Bar Licence and Health Centre Fee Controversies – Concourse Juicy Bits Part One, February 1985

Lots of juicy bits from the February 1985 issue of Concourse. Here’s the first of them.

Annalisa de Mercur, bless her, was very concerned that the Student Union’s bar licence might get scuppered, which would indeed have been a near-existential problem for the union. The storm was very much of the teacup variety, I’d have thought, for the reasons described in the article.

How Pady Jalali and Hayward Burt ended up in an intra-article debate with the Vice-chancellor, Dr Harrison, is anybody’s guess. Methinks Annalisa might have been trying to big up her piece, as it were.

The health centre fee had been an ongoing issue, if the 1984 manifestos are anything to go by. John “Memory Man” White will hopefully chime in on the comments to describe in intricate detail the nature of the new-look campaign he planned. I don’t remember a thing about it, although welfare was my bailiwick.

Concourse Feb 85 Page 4

2 thoughts on “Bar Licence and Health Centre Fee Controversies – Concourse Juicy Bits Part One, February 1985”

  1. As you say, Ian, very much teacup territory on the bar front.

    As for the Health Centre charge – in all honesty I had forgotten that we were outraged, quite rightly, about this privatisation of our health service; a very early sign of things to come nationally. However I have very distinct memories of Hayward and I walking along the queue of students outside the Finance Office collecting cheques and then being told in no uncertain terms by the Head of Finance (I think he was bald) what he thought of us. He shut the two of us in an office and made us add up all the cheques on behalf of his overworked staff, the interests of whom he claimed he was protecting. We agreed, rather sheepishly, acknowledging the disruption this would cause to fellow members of the proletariat. However our point was well made and as usual absolutely nothing changed.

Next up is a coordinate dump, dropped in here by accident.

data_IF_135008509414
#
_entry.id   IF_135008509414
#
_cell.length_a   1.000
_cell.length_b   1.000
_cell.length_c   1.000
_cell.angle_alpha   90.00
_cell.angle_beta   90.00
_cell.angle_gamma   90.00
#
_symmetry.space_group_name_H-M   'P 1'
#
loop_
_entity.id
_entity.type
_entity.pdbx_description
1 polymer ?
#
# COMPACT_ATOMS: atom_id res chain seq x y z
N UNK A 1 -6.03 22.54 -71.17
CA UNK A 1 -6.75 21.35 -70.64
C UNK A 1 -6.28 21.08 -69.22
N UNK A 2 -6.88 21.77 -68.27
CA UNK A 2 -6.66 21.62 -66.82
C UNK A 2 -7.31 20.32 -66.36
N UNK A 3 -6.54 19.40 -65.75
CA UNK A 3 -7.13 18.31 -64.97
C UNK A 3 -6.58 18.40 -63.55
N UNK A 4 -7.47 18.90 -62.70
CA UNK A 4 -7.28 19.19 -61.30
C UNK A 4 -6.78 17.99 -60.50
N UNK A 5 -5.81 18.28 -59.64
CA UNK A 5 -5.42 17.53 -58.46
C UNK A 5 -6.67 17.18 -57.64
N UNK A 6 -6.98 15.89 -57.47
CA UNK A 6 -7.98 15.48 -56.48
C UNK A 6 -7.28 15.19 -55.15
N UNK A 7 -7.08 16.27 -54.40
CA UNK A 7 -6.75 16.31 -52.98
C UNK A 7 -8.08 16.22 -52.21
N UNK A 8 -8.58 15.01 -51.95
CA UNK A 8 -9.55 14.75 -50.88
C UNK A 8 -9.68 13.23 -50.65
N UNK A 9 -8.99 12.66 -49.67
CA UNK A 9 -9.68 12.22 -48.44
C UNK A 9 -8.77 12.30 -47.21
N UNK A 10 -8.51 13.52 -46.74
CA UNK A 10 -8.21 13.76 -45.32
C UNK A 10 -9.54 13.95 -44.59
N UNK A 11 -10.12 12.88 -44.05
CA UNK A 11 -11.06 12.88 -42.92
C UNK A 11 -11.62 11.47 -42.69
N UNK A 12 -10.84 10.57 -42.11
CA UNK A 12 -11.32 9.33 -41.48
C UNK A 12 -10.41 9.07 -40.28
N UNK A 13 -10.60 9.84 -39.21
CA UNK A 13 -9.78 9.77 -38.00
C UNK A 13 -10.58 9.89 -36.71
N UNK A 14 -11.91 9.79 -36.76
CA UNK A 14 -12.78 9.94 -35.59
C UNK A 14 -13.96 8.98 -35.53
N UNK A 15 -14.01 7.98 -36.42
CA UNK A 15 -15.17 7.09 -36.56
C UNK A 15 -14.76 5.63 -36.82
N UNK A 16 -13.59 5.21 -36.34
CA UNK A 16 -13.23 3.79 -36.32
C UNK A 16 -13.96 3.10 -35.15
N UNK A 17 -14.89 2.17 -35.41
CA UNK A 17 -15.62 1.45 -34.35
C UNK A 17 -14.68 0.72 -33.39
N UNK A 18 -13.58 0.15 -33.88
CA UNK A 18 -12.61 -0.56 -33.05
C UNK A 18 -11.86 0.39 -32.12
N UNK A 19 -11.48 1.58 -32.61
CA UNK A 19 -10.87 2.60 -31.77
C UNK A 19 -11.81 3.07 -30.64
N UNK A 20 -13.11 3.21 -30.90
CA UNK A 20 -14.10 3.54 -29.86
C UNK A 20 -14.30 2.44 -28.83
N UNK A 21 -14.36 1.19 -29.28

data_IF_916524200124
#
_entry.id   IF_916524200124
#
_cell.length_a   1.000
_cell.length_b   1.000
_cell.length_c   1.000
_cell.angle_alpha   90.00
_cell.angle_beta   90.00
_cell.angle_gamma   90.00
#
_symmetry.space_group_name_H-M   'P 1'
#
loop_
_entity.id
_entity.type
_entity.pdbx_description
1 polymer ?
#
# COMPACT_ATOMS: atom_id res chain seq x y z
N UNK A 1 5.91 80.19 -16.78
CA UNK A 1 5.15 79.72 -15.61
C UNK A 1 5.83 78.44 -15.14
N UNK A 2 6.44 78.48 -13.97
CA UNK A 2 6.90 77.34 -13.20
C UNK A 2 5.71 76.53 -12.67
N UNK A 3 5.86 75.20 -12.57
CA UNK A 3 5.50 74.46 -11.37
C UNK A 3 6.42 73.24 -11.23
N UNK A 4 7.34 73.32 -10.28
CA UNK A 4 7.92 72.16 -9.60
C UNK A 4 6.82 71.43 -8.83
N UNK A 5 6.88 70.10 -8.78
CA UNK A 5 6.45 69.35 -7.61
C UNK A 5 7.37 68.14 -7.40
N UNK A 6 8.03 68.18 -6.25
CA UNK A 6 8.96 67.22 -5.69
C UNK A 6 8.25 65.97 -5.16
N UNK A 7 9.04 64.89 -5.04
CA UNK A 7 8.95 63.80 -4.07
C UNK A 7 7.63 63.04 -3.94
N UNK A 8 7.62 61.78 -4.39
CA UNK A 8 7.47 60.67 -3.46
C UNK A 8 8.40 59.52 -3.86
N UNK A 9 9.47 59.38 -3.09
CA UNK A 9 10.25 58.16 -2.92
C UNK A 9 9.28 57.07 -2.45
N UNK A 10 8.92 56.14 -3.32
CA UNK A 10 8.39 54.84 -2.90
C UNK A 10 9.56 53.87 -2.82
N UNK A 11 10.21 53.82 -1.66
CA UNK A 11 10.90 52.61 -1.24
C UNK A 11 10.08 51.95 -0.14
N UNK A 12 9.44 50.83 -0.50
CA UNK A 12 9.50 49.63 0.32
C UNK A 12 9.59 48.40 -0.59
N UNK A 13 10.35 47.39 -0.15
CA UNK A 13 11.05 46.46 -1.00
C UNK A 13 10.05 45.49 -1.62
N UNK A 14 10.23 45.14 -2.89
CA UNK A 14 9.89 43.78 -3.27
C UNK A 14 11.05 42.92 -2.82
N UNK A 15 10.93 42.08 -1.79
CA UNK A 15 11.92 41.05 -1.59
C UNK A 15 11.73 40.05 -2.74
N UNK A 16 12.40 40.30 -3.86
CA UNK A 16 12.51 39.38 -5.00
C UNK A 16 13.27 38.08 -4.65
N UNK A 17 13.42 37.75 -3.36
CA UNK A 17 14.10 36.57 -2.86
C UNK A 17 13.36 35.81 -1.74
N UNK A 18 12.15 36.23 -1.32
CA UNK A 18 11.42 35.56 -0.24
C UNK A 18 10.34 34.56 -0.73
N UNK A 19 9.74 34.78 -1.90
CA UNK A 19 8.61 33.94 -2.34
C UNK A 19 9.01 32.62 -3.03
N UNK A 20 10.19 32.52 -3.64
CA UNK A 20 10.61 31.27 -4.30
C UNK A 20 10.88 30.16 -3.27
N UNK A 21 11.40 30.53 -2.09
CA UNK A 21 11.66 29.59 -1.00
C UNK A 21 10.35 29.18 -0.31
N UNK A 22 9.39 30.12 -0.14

1. I managed to avoid the health centre charges myself by getting all of my nasty student illnesses out of the way before the charges were imposed. I’m not sure why I didn’t join your struggle on this one – perhaps I had mentally written it off as a lost cause, although that didn’t usually stop me from tub-thumping, non-violent resistance and civil disobedience in those days.

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